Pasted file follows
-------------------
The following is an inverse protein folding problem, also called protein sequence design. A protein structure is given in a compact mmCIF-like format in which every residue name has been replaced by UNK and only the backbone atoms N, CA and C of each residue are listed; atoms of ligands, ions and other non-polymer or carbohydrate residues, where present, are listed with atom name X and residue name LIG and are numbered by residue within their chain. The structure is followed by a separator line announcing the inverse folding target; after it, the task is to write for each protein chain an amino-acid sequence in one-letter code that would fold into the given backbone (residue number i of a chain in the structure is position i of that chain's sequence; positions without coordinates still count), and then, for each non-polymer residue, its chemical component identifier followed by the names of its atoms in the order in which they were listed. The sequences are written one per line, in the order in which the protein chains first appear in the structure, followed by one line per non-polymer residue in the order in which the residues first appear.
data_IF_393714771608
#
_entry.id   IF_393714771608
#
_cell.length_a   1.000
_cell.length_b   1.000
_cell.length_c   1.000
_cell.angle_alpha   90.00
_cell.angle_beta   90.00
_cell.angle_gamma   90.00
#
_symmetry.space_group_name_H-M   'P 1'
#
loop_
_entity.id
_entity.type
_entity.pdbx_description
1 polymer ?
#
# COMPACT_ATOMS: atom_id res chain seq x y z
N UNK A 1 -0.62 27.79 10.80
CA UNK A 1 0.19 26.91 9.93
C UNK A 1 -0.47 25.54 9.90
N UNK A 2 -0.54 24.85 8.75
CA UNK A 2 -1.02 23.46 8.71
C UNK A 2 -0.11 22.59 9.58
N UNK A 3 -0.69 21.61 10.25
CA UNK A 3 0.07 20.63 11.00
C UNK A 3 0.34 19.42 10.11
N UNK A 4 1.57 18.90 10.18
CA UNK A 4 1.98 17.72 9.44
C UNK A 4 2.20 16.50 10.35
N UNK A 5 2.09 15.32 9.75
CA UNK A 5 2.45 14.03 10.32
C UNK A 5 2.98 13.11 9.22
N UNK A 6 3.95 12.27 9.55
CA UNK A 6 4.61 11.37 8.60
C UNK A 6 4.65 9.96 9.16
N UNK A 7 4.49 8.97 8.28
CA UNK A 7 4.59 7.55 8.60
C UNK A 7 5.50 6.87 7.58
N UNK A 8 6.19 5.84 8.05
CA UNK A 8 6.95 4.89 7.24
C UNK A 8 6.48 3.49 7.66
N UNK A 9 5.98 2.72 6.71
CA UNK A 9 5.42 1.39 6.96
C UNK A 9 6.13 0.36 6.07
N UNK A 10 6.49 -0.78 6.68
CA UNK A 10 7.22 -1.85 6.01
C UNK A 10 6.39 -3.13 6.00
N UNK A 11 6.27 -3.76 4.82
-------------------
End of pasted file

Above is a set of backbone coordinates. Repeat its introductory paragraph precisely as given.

The following is an inverse protein folding problem, also called protein sequence design. A protein structure is given in a compact mmCIF-like format in which every residue name has been replaced by UNK and only the backbone atoms N, CA and C of each residue are listed; atoms of ligands, ions and other non-polymer or carbohydrate residues, where present, are listed with atom name X and residue name LIG and are numbered by residue within their chain. The structure is followed by a separator line announcing the inverse folding target; after it, the task is to write for each protein chain an amino-acid sequence in one-letter code that would fold into the given backbone (residue number i of a chain in the structure is position i of that chain's sequence; positions without coordinates still count), and then, for each non-polymer residue, its chemical component identifier followed by the names of its atoms in the order in which they were listed. The sequences are written one per line, in the order in which the protein chains first appear in the structure, followed by one line per non-polymer residue in the order in which the residues first appear.